Republican Rep. Mark Sanford (R-SC) voted for the Republican tax plan, but he says the GOP isn’t telling the truth about what this tax bill is. It isn’t a middle-class tax cut, he said; it’s a corporate one.
“Fundamentally the bill has been mislabeled,” Sanford told Washington Post reporter Erica Werner. “From a truth in advertising standpoint it would have been a lot simpler if we just acknowledged really on this bill, which is it’s fundamentally a corporate tax reduction and restructuring bill, period.”
Sanford went on to say if that Republicans just messaged the tax bill accurately — as a corporate tax cut — then there could be a good-faith debate on its merits:
“You can argue the merits or demerits of doing that and what it will or won’t mean in terms of economic expansion and growth, but fundamentally if you look at the bulk of the bill, about two-thirds of it, it’s tied on the business side,” Sanford said. “So there’s trimming, if you will — extras — that are built around indeed trying to help folks at different income levels, but that’s not what the core of what the bill is.”
Sanford’s comments go against Republican leadership’s line on the tax plan, and instead echo a Democratic talking point.
Top Republicans have been selling their tax bill — which gives corporations and businesses a massive tax cut, in addition to making smaller changes for American individuals — as a middle-class tax cut. It’s a pitch that has gotten a lot of blowback from Democrats, who point out that the tax bill primarily benefits the ultrawealthy and business shareholders. The middle-class tax cut shrinks over time, and in the Senate bill it disappears altogether by 2025.
“Spare us the bank shots; spare us the sarcasm and the satire,” Sen. Sherrod Brown (D-OH), who sits on the tax-writing Finance Committee, told Senate Finance Chair Sen. Orrin Hatch (R-UT) during the tax bill’s markup to make this point:
I think it would be nice just tonight to just acknowledge that this tax cut is really not for the middle class; it’s for the rich. And that whole thing about higher wages, well, it’s a good selling point, but we know companies don’t just give higher wages — they don’t just give away higher wages just because they have more money. Corporations are sitting on a lot of money. They are sitting on a lot of profits now — I don’t see wages going up.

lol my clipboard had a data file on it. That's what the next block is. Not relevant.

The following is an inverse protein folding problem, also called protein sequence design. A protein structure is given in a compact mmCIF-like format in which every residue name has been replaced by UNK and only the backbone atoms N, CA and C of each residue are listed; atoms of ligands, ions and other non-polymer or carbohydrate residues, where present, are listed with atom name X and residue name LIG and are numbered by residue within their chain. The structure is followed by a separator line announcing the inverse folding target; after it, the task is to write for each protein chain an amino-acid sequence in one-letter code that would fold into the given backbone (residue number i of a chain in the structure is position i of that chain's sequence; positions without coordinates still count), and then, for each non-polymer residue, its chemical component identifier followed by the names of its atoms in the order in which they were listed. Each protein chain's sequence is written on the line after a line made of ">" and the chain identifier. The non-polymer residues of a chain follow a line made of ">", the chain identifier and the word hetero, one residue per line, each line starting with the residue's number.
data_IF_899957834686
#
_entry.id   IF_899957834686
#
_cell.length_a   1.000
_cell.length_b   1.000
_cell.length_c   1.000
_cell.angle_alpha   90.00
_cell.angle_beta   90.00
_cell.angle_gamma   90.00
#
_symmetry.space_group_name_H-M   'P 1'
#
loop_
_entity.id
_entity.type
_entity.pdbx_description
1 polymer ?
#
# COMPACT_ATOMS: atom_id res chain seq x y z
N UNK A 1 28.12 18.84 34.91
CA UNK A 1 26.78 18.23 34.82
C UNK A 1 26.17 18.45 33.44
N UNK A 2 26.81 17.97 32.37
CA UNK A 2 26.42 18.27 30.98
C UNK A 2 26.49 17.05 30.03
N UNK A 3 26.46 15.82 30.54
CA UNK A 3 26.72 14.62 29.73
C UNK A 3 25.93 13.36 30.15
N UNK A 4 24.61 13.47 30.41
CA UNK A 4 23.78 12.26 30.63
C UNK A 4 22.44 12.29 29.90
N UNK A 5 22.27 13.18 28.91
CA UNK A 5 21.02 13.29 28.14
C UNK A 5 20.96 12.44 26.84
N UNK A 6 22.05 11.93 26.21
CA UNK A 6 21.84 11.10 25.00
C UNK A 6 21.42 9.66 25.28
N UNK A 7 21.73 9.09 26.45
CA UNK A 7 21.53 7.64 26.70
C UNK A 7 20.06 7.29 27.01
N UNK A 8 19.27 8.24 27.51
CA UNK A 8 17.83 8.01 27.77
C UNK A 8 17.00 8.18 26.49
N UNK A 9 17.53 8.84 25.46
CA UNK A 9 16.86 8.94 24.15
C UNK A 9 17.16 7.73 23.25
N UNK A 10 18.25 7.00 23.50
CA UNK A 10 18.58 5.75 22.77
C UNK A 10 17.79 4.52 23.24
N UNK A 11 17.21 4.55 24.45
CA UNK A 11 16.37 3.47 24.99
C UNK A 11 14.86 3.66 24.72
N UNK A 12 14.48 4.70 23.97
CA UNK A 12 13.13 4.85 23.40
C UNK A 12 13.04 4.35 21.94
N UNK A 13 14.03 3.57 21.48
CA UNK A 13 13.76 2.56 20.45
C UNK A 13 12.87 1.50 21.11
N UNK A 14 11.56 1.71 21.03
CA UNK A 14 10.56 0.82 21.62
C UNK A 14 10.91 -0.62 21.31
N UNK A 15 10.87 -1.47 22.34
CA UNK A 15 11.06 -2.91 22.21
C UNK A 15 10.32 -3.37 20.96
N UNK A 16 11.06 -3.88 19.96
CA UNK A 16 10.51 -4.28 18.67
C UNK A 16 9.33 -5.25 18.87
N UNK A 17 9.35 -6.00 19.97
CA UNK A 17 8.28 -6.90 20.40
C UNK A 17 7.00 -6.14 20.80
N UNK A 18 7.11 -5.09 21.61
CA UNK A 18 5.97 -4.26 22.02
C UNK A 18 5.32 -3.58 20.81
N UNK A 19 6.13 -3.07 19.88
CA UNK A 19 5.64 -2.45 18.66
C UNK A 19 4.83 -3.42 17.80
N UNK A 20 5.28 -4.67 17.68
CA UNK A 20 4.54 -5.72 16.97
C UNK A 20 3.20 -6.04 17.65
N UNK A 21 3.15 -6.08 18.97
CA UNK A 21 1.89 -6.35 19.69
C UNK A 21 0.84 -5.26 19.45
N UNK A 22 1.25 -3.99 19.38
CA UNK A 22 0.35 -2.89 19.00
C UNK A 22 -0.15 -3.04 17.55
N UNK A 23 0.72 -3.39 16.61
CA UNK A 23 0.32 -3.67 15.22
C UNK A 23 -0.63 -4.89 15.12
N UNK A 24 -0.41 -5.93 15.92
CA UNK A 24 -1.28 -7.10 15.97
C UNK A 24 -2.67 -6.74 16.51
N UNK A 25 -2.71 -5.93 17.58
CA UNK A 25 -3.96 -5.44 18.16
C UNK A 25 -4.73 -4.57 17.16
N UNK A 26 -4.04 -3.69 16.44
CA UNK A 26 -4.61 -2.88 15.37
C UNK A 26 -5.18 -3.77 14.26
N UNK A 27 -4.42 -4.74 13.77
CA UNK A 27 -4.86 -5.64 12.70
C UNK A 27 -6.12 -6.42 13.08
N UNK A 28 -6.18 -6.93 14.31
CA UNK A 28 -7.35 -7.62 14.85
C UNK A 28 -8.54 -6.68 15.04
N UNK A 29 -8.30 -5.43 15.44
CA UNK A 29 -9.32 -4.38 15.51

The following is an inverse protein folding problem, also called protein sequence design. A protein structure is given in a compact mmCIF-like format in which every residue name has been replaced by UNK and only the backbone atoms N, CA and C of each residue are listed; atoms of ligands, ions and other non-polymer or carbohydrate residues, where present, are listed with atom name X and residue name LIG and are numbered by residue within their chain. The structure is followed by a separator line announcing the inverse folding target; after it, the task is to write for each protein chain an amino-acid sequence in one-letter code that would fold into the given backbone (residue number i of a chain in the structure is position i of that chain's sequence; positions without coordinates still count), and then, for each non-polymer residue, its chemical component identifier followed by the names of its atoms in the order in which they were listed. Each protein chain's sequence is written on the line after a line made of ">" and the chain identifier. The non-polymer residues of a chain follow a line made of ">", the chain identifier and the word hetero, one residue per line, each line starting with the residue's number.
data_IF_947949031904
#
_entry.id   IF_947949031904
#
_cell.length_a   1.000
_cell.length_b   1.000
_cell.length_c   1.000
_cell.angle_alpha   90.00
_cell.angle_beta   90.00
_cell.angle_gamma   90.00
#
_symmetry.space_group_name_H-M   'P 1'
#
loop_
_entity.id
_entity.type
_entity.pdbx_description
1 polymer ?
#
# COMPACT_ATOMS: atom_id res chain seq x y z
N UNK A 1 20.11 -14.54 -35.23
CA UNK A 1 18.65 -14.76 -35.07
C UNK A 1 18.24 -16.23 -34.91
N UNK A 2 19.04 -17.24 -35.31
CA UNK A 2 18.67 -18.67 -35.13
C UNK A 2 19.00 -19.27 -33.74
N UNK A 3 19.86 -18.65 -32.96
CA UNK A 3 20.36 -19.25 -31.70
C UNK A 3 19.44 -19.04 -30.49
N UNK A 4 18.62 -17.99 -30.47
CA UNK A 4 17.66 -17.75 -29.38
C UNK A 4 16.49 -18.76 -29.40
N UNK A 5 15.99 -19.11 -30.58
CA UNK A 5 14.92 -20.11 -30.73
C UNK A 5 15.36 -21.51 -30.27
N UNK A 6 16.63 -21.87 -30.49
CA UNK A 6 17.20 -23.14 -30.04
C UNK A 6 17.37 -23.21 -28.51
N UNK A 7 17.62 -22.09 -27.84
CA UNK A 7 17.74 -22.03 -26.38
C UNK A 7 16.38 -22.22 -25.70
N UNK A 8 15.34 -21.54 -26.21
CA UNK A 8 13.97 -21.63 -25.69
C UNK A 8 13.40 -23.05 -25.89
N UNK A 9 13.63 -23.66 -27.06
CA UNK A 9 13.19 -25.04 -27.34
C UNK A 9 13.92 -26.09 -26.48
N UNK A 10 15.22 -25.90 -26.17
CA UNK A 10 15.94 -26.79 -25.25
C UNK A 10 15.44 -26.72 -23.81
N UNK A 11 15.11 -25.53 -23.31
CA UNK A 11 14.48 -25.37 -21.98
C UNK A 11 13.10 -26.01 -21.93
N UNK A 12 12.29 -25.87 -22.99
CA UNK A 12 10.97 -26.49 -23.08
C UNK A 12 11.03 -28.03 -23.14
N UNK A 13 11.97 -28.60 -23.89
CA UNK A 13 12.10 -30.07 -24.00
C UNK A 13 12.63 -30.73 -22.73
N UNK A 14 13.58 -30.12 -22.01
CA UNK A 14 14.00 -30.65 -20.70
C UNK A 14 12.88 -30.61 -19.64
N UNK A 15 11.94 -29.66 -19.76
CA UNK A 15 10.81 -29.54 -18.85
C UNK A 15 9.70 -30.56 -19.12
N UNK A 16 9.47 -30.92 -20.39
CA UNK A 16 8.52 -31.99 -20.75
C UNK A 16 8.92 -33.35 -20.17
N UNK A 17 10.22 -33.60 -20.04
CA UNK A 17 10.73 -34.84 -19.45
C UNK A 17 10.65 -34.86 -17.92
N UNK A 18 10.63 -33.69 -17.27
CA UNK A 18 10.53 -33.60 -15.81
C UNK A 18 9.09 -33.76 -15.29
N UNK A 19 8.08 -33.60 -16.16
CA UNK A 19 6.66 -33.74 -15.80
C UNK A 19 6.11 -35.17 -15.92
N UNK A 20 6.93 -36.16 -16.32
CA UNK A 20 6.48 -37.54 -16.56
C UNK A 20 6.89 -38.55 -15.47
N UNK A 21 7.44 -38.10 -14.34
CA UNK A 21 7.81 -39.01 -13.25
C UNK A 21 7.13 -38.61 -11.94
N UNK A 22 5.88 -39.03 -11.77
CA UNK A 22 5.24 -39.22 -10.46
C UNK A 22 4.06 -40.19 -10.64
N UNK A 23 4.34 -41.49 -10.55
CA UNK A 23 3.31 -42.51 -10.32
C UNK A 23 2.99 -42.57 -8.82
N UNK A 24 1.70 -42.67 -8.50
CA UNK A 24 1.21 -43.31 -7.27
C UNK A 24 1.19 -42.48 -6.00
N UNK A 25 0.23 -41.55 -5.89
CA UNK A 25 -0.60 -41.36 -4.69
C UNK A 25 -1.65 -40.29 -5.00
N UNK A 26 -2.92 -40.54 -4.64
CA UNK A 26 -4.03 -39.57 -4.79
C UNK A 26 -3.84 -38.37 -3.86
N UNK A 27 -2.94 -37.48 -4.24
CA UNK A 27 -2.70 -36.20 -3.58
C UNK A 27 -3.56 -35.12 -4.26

What ensued was a shouting match far beyond the policy specifics of the Republican tax bill.
“I come from the poor people, and I have been here working my whole stinking career for people who don’t have a chance, and I really resent anybody who says I’m just doing this for the rich — give me a break,” Hatch said.
Instead of focusing on the merits of a corporate tax cut, as Sanford suggests — which Republicans say will bring back jobs, boost domestic investment and bring historic economic growth — Hatch instead became defensive about the tax bill’s focus on the middle class.
There’s likely a good reason Republican leaders are reluctant to call this a corporate tax cut: Cutting taxes on corporations is really unpopular with the American public, even among Republican voters.
Sixty percent of registered voters think corporations pay “too little” in taxes, according to a September poll from Morning Consult and Politico, surveying a little under 2,000 Americans. A more recent Morning Consult and Politico survey from October found only 39 percent of Americans think cutting the corporate rate should be part of the tax plan — with 59 percent of Republican voters supporting it. Another poll from Pew Research Center showed that 53 percent of Republicans think corporate tax rates should either be raised or stay the same.
If there is a political cost to this proposal, one thing is clear: Republicans either don’t believe it’s true or they just don’t care — and they’re doing their best to highlight secondary aspects of their tax proposal to make up the difference.